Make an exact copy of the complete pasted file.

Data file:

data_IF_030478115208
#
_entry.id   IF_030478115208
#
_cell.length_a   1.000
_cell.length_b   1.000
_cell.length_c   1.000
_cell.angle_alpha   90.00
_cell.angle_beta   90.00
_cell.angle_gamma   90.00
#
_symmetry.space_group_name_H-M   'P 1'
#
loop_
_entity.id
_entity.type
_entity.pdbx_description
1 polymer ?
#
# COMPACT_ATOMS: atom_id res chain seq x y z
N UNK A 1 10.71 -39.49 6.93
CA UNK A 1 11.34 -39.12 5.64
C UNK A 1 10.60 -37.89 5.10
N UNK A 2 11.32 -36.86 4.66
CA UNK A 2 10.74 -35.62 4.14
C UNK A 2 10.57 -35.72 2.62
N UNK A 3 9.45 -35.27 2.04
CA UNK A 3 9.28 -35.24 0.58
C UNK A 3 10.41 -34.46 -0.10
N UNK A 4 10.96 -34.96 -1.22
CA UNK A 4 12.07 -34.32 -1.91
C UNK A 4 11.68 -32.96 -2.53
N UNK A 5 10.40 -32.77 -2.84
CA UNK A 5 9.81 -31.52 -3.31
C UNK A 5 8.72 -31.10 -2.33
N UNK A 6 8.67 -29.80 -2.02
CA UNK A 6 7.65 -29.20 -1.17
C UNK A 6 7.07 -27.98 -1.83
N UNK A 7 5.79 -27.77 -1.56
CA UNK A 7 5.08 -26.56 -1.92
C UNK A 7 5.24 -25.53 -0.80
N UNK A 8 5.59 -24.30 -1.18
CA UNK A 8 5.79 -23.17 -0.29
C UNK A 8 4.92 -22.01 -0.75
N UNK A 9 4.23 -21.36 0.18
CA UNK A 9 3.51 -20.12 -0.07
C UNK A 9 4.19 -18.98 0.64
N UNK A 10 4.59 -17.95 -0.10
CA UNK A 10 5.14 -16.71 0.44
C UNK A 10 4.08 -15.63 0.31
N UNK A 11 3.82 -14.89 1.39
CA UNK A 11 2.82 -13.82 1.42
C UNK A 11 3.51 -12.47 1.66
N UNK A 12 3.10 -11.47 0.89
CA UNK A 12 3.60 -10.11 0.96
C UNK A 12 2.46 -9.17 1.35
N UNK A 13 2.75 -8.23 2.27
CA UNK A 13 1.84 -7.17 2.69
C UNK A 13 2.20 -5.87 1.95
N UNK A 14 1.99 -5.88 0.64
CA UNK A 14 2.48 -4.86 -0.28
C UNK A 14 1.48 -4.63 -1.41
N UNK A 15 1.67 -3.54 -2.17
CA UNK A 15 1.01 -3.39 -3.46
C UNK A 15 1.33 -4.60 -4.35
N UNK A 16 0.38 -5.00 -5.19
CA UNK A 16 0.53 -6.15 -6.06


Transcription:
data_IF_030478115208
#
_entry.id   IF_030478115208
#
_cell.length_a   1.000
_cell.length_b   1.000
_cell.length_c   1.000
_cell.angle_alpha   90.00
_cell.angle_beta   90.00
_cell.angle_gamma   90.00
#
_symmetry.space_group_name_H-M   'P 1'
#
loop_
_entity.id
_entity.type
_entity.pdbx_description
1 polymer ?
#
# COMPACT_ATOMS: atom_id res chain seq x y z
N UNK A 1 10.71 -39.49 6.93
CA UNK A 1 11.34 -39.12 5.64
C UNK A 1 10.60 -37.89 5.10
N UNK A 2 11.32 -36.86 4.66
CA UNK A 2 10.74 -35.62 4.14
C UNK A 2 10.57 -35.72 2.62
N UNK A 3 9.45 -35.27 2.04
CA UNK A 3 9.28 -35.24 0.58
C UNK A 3 10.41 -34.46 -0.10
N UNK A 4 10.96 -34.96 -1.22
CA UNK A 4 12.07 -34.32 -1.91
C UNK A 4 11.68 -32.96 -2.53
N UNK A 5 10.40 -32.77 -2.84
CA UNK A 5 9.81 -31.52 -3.31
C UNK A 5 8.72 -31.10 -2.33
N UNK A 6 8.67 -29.80 -2.02
CA UNK A 6 7.65 -29.20 -1.17
C UNK A 6 7.07 -27.98 -1.83
N UNK A 7 5.79 -27.77 -1.56
CA UNK A 7 5.08 -26.56 -1.92
C UNK A 7 5.24 -25.53 -0.80
N UNK A 8 5.59 -24.30 -1.18
CA UNK A 8 5.79 -23.17 -0.29
C UNK A 8 4.92 -22.01 -0.75
N UNK A 9 4.23 -21.36 0.18
CA UNK A 9 3.51 -20.12 -0.07
C UNK A 9 4.19 -18.98 0.64
N UNK A 10 4.59 -17.95 -0.10
CA UNK A 10 5.14 -16.71 0.44
C UNK A 10 4.08 -15.63 0.31
N UNK A 11 3.82 -14.89 1.39
CA UNK A 11 2.82 -13.82 1.42
C UNK A 11 3.51 -12.47 1.66
N UNK A 12 3.10 -11.47 0.89
CA UNK A 12 3.60 -10.11 0.96
C UNK A 12 2.46 -9.17 1.35
N UNK A 13 2.75 -8.23 2.27
CA UNK A 13 1.84 -7.17 2.69
C UNK A 13 2.20 -5.87 1.95
N UNK A 14 1.99 -5.88 0.64
CA UNK A 14 2.48 -4.86 -0.28
C UNK A 14 1.48 -4.63 -1.41
N UNK A 15 1.67 -3.54 -2.17
CA UNK A 15 1.01 -3.39 -3.46
C UNK A 15 1.33 -4.60 -4.35
N UNK A 16 0.38 -5.00 -5.19
CA UNK A 16 0.53 -6.15 -6.06